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-   -   Any advantage to make dual mono (PSU) for the gainclone (I'm ordering Brian GT's kit) (http://www.diyaudio.com/forums/chip-amps/31473-any-advantage-make-dual-mono-psu-gainclone-im-ordering-brian-gts-kit.html)

dw1narso 2nd April 2004 07:01 AM

Any advantage to make dual mono (PSU) for the gainclone (I'm ordering Brian GT's kit)
 
Hi all,

I'm new at the gainclone. That's why for the shortcut, I order Brian GT's board+kit.

Will there be any advantage to make dual mono power supply for the gainclone kind of amp? (popular approach on the common solid state amp)

Also, currently I have an average 4-ohm load speaker (min is 3.9 ohm), what transformer voltage/power rating is the best for this load? (value before the rectifier)

What if next time I change my speaker to 8-ohm one, do I need to change the transformer, to get optimum result with this load?

Of course my questions above are for 'soundwise' decission. And I understand that 'best' and 'optimum' is subjective person-to-person.

So I would really appreciate for any opinions.

Regards,
---
David A.W.

Nuuk 2nd April 2004 07:37 AM

Selamat Pagi David,

If you spent the rest of your life reading through this part of the forum, you would still not have a definitive answer ;)

Some like separate PSU's for each channel, some a single one.

I have tried both and can't honestly decide which I like best.

If you use transformers of at least 160VA rating, you could build two PSU's either of which would be capable of powering a Gainclone. You would then have the choice of trying one or two.

As regards the speaker impedance, if you use transformers with 18 volt secondaries they will do for both 8 and 4 ohm speakers.

Ropie 2nd April 2004 08:38 AM

My ten pence worth: Dual mono psu will give a more forceful sound that will fill a big room but could get a bit harsh. One transformer will probably give you a softer sound (easier listening ;) ) and personally I prefer that. I don't notice any difference in sound quality between having an integrated psu (in the amp case) or a separate psu connected to the amp with a cable.

My advice, similar to Nuuk's, is to start with one transformer and try that. At a later stage you can add another, in a seperate case, or the same case if it is big enough. This way you will save money initially, then if you prefer the dual mono psu sound you can keep it that way, or use the new transformer on another GC (once you build one GC, you will probably want to try another at some point anyway ;) )

kestrel200 2nd April 2004 10:45 AM

Quote:

Originally posted by Nuuk
Selamat Pagi David,

If you spent the rest of your life reading through this part of the forum, you would still not have a definitive answer ;)

Some like separate PSU's for each channel, some a single one.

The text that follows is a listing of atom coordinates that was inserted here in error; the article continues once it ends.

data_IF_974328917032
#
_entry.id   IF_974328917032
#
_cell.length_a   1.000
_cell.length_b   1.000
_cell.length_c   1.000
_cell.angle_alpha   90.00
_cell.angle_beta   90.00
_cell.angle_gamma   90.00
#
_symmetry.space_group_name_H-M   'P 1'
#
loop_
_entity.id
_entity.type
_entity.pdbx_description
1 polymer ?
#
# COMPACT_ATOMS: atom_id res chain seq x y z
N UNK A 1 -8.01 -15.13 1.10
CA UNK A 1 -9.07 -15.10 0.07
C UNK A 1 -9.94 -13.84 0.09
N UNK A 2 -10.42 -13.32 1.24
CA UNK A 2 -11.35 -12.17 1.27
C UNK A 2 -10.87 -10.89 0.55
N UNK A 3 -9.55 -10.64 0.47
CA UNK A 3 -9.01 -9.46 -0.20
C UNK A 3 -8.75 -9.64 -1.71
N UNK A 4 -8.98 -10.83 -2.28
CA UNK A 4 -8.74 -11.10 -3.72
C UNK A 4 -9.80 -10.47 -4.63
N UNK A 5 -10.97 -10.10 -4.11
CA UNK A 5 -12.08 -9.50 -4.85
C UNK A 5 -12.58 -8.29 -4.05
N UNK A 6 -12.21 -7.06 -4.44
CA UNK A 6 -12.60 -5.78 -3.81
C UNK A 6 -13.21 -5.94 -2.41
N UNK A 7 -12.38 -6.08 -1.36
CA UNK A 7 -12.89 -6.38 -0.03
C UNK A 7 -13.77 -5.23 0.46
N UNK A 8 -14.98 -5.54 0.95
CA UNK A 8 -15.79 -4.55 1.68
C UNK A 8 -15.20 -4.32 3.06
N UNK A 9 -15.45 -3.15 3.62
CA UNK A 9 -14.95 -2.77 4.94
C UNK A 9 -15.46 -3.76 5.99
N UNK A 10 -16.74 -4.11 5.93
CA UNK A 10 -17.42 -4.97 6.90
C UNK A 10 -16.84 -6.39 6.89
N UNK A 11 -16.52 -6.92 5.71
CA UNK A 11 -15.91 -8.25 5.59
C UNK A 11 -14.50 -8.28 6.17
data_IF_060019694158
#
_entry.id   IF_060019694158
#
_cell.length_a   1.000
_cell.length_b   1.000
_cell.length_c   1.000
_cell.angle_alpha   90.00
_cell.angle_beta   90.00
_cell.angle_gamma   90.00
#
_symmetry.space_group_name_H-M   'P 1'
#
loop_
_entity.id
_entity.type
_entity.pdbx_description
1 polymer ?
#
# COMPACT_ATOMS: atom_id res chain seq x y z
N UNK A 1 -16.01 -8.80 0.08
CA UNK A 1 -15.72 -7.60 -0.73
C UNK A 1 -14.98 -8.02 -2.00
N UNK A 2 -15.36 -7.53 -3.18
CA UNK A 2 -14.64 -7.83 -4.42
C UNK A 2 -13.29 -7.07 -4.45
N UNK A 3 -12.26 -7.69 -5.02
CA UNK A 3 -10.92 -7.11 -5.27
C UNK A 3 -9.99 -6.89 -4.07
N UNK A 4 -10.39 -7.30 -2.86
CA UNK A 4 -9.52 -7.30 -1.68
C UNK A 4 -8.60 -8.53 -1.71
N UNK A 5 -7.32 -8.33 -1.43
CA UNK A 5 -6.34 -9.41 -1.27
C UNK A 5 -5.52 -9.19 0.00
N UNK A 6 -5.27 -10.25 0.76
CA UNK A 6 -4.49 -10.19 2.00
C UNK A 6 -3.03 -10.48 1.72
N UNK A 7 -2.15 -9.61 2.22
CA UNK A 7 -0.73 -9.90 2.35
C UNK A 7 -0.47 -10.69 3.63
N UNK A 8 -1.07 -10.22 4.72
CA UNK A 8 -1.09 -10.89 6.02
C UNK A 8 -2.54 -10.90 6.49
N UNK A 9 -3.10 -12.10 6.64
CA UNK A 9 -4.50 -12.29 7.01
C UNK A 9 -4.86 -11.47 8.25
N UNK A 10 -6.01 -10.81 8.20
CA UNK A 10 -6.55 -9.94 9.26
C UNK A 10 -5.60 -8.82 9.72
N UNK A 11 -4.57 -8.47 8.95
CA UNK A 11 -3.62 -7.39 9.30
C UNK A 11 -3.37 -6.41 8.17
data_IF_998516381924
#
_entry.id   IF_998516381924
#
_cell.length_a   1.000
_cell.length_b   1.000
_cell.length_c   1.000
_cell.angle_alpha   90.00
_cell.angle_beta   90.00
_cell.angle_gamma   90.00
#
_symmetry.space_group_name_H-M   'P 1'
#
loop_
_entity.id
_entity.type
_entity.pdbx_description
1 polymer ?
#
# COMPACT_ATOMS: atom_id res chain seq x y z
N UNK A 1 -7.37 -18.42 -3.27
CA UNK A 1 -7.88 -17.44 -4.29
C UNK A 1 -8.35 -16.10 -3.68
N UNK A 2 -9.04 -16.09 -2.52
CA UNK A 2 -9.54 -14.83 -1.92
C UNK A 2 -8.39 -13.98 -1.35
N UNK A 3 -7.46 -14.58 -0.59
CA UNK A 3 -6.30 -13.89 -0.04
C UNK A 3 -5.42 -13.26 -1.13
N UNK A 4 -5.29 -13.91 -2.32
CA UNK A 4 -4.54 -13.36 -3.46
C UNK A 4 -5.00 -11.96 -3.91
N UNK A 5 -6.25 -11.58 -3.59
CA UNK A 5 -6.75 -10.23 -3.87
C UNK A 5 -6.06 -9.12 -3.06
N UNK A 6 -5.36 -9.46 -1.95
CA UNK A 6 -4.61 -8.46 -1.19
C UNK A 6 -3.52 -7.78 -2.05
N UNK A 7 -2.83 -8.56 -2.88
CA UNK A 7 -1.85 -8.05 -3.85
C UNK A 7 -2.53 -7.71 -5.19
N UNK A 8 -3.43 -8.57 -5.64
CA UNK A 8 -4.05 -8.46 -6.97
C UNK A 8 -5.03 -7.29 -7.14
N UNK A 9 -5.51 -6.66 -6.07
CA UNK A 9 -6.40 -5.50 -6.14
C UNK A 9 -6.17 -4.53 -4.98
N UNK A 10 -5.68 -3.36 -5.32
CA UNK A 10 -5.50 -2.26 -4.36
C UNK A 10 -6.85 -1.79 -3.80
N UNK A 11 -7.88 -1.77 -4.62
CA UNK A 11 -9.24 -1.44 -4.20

I have tried both and can't honestly decide which I like best.

If you use transformers of at least 160VA rating, you could build two PSU's either of which would be capable of powering a Gainclone. You would then have the choice of trying one or two.

As regards the speaker impedance, if you use transformers with 18 volt secondaries they will do for both 8 and 4 ohm speakers.


Are you saying that it should be exactly 18 volts or at least 18 volts? I read this same place else but can't remember.

Nuuk 2nd April 2004 11:58 AM

Quote:

Are you saying that it should be exactly 18 volts or at least 18 volts? I read this same place else but can't remember.
Not exactly 18 volts but the general rule is lower voltage/higher current for speakers with lower (4 ohm) impedance and visa versa.

As a guide, the cut off point if you want to use 4 ohm speakers, should be somewhere around 20-22 volts (before rectification). 18 volts is quite a common voltage for transformer secondaries and that's why I quoted that figure. ;)

Hybrid fourdoor 3rd April 2004 12:13 PM

Well also depends on the price of the transformers you acquire. If you can get a 18V 3A transfomer for $3 and a 18V 6A transformer for $25, then sure I would be much more willing to get the two seperate ones. My logic being your spreading the load....like doubling the surface area :D

Peter Daniel 3rd April 2004 02:35 PM

Here's what's written on 47Labs site regarding second PS:
Quote:

Q. What kind of improvement do we get by adding an extra power supply?
A. By adding another power supply, you make it into a complete mono structure. It also adds more power (does not double though) and current capacity. The result is an airier, deeper soundstage and more authotity through the entire frequency range.
I kinda agree with that.

BrianGT 3rd April 2004 03:02 PM

Quote:

Originally posted by Peter Daniel
Here's what's written on 47Labs site regarding second PS:

I kinda agree with that.

I don't see how it would add more power, unless the initial transformer was underpowered for 2 channels. Would using seperate secondaries (4 windings) on a larger transformer have the same effect as dual mono?

I have a 1kVA 4x25vac transformer that I was going to use for my bridgeclone.

--
Brian

Peter Daniel 3rd April 2004 03:16 PM

I guess 47Labs transformers were underpowered;)

But I think that overall impression of more dynamics applies here as well as improved soundstage.

grataku 3rd April 2004 03:26 PM

In general, when in doubt about Peter's statements please refer yourself to:
http://www.diyaudio.com/forums/showt...threadid=31157

I happen to think that dual mono with separate GNDs and balanced operation is the only way to go but don't have Peter's stature in the forum to say it out loud, or to make a big deal about it. ;)


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